In comparison to shock pads, riser pads are rather hard and are not meant to absorb vibrations but rather to increase the distance between deck and wheels. In some setups, this can reduce the risk of wheel bites enormously. But don’t lift your board too high above the ground because this could make pushing quite exhausting. Keep in mind that the higher above the ground your deck is, the more you have to bend your standing leg with every push.

Moreover, there are angled pads, which are often referred to as wedges. With those, you can alter the angle of your trucks and heavily influence their steering behavior. If you mount angled pads with the peak of the wedge facing outward, your trucks will lean more to the outside as well and will become more maneuverable. The other way around, your trucks will lean more to the inside, which will result in less agile trucks. Note: you’ll need two different bolt lengths if you want to use angled trucks on your setup.

Note: If you use angled pads you nedd two different screw lengths for the assembly.

Shock pads, Riser pads & Angled Riser pads


1. Standard Shock pad / Riser pad
2. Angled Riser pad
5.3
Small Parts & More

5.3 Nuts & Bolts

Bolt packs

Mounting kits, bolt packs or simply nuts & bolts make your longboard…well, a longboard! Without them, you would not be able to connect the trucks to the board and you would just have a nice decorative piece of wood. They hold together the things that belong together. Bolt packs come with self-locking nuts that don’t loosen themselves because of vibrations or other tractive forces. However, you should always check repeatedly before every ride that all bolts are still fastened. Better safe than sorry, right?

Mounting kits are available in different forms and a variety of lengths. The two relevant types of bolts are flatheads (countersunk bolts) and raised head (fillister, round head, button head and so on). Whether you choose to use Allen’s head (Inbus) or Phillips head (cross-slot) is completely up to you. Countersunk bolts are used with Top-Mount setups and longboard decks that are made of wood. In this case, the head of the bolt sinks into the material and the bolts don’t protrude. Therefore, you won’t have little knobs on your board that might interfere with some disciplines.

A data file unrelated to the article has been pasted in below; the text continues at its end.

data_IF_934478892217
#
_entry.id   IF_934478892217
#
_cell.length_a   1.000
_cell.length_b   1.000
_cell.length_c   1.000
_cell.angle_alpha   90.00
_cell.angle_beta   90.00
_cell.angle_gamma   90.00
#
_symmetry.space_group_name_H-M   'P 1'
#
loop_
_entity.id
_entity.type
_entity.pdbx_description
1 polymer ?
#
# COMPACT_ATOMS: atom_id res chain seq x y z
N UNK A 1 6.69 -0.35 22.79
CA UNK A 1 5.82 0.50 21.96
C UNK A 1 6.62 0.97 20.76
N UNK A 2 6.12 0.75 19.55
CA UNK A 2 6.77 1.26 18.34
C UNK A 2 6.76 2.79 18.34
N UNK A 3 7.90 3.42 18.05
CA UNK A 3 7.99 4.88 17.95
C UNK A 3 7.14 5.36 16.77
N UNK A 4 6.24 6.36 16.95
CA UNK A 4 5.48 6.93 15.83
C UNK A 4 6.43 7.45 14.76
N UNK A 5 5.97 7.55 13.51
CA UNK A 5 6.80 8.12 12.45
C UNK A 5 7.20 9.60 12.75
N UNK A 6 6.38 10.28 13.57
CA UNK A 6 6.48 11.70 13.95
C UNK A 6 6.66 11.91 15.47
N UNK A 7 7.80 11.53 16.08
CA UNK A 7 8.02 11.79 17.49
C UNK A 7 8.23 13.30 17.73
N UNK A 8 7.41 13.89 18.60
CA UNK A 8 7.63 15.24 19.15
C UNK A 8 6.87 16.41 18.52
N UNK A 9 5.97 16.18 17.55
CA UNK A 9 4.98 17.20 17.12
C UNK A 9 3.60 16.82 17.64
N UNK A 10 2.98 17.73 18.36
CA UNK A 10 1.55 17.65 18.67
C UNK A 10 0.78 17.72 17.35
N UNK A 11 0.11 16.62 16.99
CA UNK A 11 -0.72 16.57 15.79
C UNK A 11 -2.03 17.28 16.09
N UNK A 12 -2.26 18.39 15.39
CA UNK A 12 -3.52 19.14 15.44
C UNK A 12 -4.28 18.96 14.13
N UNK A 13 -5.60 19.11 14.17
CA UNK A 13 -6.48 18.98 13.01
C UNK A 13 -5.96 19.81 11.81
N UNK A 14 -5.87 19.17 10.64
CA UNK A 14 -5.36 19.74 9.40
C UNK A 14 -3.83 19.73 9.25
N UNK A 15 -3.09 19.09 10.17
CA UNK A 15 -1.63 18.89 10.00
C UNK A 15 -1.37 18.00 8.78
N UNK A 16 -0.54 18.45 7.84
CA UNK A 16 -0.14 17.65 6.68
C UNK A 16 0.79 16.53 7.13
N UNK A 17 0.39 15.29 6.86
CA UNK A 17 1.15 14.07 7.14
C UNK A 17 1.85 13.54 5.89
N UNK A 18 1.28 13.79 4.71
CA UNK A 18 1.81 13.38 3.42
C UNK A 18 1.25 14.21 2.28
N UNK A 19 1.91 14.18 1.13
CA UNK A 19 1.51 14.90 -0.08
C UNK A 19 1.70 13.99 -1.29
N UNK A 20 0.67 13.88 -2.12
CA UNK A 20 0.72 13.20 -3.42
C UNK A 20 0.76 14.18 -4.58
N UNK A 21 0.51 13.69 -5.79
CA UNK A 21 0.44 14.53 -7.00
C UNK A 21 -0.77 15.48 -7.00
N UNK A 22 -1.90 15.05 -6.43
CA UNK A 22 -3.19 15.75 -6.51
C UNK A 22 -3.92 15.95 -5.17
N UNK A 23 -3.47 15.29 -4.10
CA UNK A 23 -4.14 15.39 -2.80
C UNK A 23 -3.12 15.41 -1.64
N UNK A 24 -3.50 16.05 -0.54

Raised head bolts are commonly used on Drop-Through decks. Their heads lay flat on the material and do not pull themselves in. Therefore, they are also used to protect the material of foam-core longboards. Since not every longboard deck is equally thick, you can use this formula to roughly determine the correct bolt length for your setup:

• Deck thickness

• Shock- / Riser pad

• Baseplate height + self-locking nuts (usually corresponds to 3/8″)

For example: deck thickness 0.6″ (~ 1.5 cm) + shock pad 1/8″ + baseplate height + self-locking nuts (3/8″) = 1.1″ The matching bolts would need to be 1 1/8″ long

  Height shock- / riser pads
Deck Thickness none 1/16″ 1/8″ 1/4″ 3/8″ 1/2″
1 – 1,25cm 7/8″ 1″ 1″ 1 1/8″ 1 1/4″ 1 1/2″
1,25 – 1,55cm 1″ 1 1/8″ 1 1/8″ 1 1/4″ 1 1/2″ 1 1/2″
1,55 – 1,9cm 1 1/8″ 1 1/4″ 1 1/4″ 1 1/2″ 1 1/2″ 2″
1,9 – 2,2cm 1 1/4″ 1 1/2″ 1 1/2″ 1 1/2″ 2″ 2″
6
Griptape

6. Griptape

Longboard completes are often sold with the griptape already attached to them. If this isn’t the case or if you want to match your setup to your style of riding, there are different kinds of griptape with different degrees of roughness (granulation) and in various colours. Griptape has a sticky, self-adhesive bottom so you can attach it to your board easily. Protruding residue is simply cut off with a utility knife (cutter). Next to pre-cut griptape for special boards from some manufacturers, you can spare yourself the trouble of griptape cutting with spray-on griptape.

Rough and coarse griptape is suitable for downhill setups or if you slide a lot because they provide the most traction for your feet. If you want to do tricks like Ollies on your longboard or if you’re into dancing on your setup, we would recommend a smoother griptape to save your shoes a little bit.

Tip: You can use the “Griptape-roughness” filter in our shop to easily find the right griptape for your setup.

If you’re completely new to longboarding or if you don’t want to build a custom setup, then pre-assembled complete longboards are the solution for you.

Of course, if you have any more questions, don’t hesitate to contact our costumer service. We’re happy to help you any time!